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Data-Driven Digital Marketing: What Does it Really Mean?

David Bosley

By now, we should all know that being data-driven in our marketing and business operations is one of the key indicators for success. There are plenty of statistics that show how important being data-driven is. For example, companies that are data-driven are six times more likely to maintain a competitive advantage and drive profitability than companies who are. The problem is, it’s sometimes difficult to know exactly what being data-driven means. How do we get there?

In its essence, data-driven digital marketing is right there in the name. You’re collecting data on your customers, their tendencies, and your business operations. You’ll then analyze and leverage this data to inform your marketing and business decisions. Of course, it isn’t always quite that simple. Here are four things you need to keep in mind when trying to be a data-driven organization:

1. Strike the Right Balance

We cannot rely on data to make 100% of our decisions just yet. That means that you need a strong human element in place and will use data to complement it. Your marketing team must be trained to use data the right way and make the correct decisions based on their analysis. Marketing will always require a dash of creativity to go along with analytics. To be truly data-driven, your people will make decisions based on the data they have, and your data will prove or disprove their campaigns.

2. Bad Data is Useless

The entire premise of being a data-driven digital marketing team relies on the fact that you have valuable data to begin with. If you’re mining incomplete or unreliable data, any decision you make based on it will be faulty. If you’re brand-new to big data, start small. Use data that you know is reliable, valuable, and easily reconciled. As you get more comfortable with mining and analyzing data, start looking for new and creative ways to leverage what you already have.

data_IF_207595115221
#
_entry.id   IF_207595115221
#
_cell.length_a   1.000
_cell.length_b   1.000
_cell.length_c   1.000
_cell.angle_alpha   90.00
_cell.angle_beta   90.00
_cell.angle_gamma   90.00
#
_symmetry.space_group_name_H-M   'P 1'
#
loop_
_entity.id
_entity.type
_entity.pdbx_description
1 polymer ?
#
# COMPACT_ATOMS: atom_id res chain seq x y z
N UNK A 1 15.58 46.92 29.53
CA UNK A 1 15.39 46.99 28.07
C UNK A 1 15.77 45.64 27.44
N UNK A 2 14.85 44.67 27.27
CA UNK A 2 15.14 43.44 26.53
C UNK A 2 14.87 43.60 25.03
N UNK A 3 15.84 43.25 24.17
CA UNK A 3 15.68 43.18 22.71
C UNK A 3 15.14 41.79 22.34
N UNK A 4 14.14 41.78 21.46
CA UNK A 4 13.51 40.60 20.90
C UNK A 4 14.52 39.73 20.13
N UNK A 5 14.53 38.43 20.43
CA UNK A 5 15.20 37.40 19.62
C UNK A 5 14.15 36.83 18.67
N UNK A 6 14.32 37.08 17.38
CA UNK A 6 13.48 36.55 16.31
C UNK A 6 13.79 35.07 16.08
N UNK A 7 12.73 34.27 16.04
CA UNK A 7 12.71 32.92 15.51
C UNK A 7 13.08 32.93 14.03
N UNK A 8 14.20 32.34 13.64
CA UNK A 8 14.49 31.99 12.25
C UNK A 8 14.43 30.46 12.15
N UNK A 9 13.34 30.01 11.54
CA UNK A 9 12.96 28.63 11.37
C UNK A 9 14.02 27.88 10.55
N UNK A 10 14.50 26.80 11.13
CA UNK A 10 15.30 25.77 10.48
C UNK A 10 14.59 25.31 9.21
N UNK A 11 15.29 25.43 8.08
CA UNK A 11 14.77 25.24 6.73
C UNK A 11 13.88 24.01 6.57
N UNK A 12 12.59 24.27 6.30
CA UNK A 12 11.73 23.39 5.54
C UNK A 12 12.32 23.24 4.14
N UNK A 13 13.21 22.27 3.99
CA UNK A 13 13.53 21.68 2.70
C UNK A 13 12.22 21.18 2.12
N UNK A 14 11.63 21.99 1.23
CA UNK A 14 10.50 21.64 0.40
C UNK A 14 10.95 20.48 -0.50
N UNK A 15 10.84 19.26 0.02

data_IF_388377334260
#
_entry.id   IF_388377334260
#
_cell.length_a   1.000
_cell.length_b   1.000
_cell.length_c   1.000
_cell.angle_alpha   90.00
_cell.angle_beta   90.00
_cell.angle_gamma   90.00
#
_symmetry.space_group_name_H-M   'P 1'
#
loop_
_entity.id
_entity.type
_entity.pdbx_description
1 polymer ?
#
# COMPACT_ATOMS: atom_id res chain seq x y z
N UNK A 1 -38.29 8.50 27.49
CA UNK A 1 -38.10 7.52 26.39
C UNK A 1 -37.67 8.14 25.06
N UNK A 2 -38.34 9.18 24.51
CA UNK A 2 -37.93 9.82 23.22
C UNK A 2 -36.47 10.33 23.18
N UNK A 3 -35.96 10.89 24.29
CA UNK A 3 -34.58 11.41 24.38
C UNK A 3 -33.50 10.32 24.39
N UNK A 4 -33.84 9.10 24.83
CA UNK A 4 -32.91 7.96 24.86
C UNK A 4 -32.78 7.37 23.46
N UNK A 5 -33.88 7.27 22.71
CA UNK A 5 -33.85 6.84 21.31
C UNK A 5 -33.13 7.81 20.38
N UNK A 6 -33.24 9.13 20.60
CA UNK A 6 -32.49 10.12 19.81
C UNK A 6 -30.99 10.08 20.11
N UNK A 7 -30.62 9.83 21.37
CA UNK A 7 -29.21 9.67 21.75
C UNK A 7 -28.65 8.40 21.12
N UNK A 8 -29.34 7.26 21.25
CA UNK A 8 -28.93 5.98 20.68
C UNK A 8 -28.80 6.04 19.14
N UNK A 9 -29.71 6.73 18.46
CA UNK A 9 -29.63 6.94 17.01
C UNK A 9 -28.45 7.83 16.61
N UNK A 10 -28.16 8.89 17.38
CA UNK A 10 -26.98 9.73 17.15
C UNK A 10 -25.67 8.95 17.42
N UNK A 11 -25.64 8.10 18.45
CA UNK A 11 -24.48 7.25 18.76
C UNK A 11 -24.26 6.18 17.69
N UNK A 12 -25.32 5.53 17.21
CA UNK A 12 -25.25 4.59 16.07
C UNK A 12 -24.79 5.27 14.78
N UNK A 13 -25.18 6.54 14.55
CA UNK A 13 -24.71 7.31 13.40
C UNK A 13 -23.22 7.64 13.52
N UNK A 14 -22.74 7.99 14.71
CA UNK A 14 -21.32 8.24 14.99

3. Sharing is Caring

Complete data will yield the best results by far. If your departments are using different systems and keep different data, you’ll have an incomplete and thus less valuable view of your customers. Sales, marketing, and operations should work together to share data and build models that work together instead of separately. You might be able to learn, for example, something from an acquisition campaign that the retention team can use to improve their re-engagement efforts. In the end, everyone benefits.

4. Keep it Simple

Once you start basing all of your strategies on the right data, you need to make the process effective for your team. Let them assist in the creation of dashboards and reports that give them the data they need to perform their daily duties. Whenever possible, provide it in a visual form. Data is easier to understand and act on quickly when it’s provided in a visual format.